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Retirement

Superannuation for the self-employed

  • May 31 2019
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Retirement

Superannuation for the self-employed

By Louise Chan
May 31 2019

Superannuation is an efficient way for employees to secure retirement savings through employer contributions. However, self-employed individuals don’t benefit from employer superannuation guarantee (SG) contributions during the accumulation phase.

Superannuation for the self-employed

Superannuation for the self-employed

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  • May 31 2019
  • Share

Superannuation is an efficient way for employees to secure retirement savings through employer contributions. However, self-employed individuals don’t benefit from employer superannuation guarantee (SG) contributions during the accumulation phase.

Superannuation for the self-employed

Who pays superannuation for the self-employed?

Self-employed individuals and sole traders don’t really need to enrol in a super fund, but there is no rule that prevents the self-employed from enrolling in a super and accessing its tax concessions.

If you are self-employed and you decide to open a super account, contributing to super is solely your responsibility.

Self-employed individuals aren’t required to make SG contributions. Rather, you may make regular voluntary concessional and non-concessional contributions to your fund. This means that the amount you contribute may vary depending on your business or labour income.

A good way to ensure that you receive a consistent amount is to separate your business and personal income by paying yourself a fixed wage.

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Who pays superannuation for contractors?

Contractors may pay for super themselves or, if their employment set-up is eligible, through their employer. A contractor may be considered as an employee for SG purposes if they are paid “wholly or principally for their labour”.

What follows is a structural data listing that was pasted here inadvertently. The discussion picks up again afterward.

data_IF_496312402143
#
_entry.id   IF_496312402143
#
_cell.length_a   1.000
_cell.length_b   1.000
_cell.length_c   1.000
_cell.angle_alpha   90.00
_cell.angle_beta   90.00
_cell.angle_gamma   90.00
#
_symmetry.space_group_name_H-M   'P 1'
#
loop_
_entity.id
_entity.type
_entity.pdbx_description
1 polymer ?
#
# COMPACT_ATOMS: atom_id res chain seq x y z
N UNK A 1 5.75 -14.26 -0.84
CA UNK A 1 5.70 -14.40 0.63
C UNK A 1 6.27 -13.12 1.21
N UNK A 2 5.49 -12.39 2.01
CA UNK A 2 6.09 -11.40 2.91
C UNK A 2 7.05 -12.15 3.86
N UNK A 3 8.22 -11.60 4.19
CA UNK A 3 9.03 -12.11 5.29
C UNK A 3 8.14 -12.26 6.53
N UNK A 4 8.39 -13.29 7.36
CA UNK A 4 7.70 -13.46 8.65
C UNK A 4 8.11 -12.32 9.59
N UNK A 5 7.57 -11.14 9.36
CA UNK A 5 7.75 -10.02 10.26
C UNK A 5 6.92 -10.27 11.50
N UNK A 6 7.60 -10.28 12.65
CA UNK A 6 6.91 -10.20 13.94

To be wholly or principally paid for labour, you must:

  • Be paid wholly or principally for your personal skills and labour
  • Personally perform the contracted work
  • Be paid for the hours you work instead of simply to achieve a goal

Furthermore, the contract must directly be between them and their employer. If the contract is coursed through another person or agent, employers have no responsibility to make SG contributions on behalf of the contractor.

If you don’t meet the conditions above, you may have to pay your own super.

Superannuation for employers and small-business owners

If you are self-employed and your business has employees, you will also have to ensure that you pay the superannuation guarantee for your eligible employees.

According to the Superannuation Industry (Supervision) Act 1993 (SISA), the financial year 2019-20 SG rate is 9.5 per cent of your eligible employee’s ordinary time earnings (OTE). It must also be paid on top of the OTE, which means that you can’t take a portion of your employees’ wage to use as SG contribution.

If you fail to remit the correct amount of SG payments, the ATO may require you to pay the super guarantee charge (SGC), which is composed of the following amounts:

  • The SG shortfall amount
  • Interest on the shortfall which is currently at 10 per cent
  • $20 administration fee per employee per quarter

Contributions cap

As long as your contributions don’t exceed the effective contributions cap for the financial year, you may be able to claim a tax deduction on the full amount of your concessional (pre-tax) contributions. You may also be eligible for government co-contributions if you make non-concessional (after-tax) contributions.

As at 1 July 2017, the concessional contributions cap is $25,000 for all ages, while the general non-concessional contributions cap is $100,000. The contributions caps may increase if you are eligible for the carry-forward or bring-forward arrangements.

The carry-forward rule states that you can access your unused concessional contributions cap for a rolling period of five years if your total balance is less than $500,000. This will begin in the 2019-20 financial year.

The bring-forward rule states that members under 65 years old may make additional non-concessional contributions of up to $300,000 over a three-year period. However, the actual cap depends on the total superannuation balance.

Explore Nest Egg to learn more about superannuation.

Superannuation for the self-employed
Superannuation for the self-employed
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About the author

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Louise is a content producer for Momentum Media’s nestegg who likes keeping up-to-date with all the ways people can work towards financial stability in 2019. She also enjoys turning complex information into easy-to-digest, practical tips to help those who want to achieve financial independence.

About the author

Louise is a content producer for Momentum Media’s nestegg who likes keeping up-to-date with all the ways people can work towards financial stability in 2019. She also enjoys turning complex information into easy-to-digest, practical tips to help those who want to achieve financial independence.

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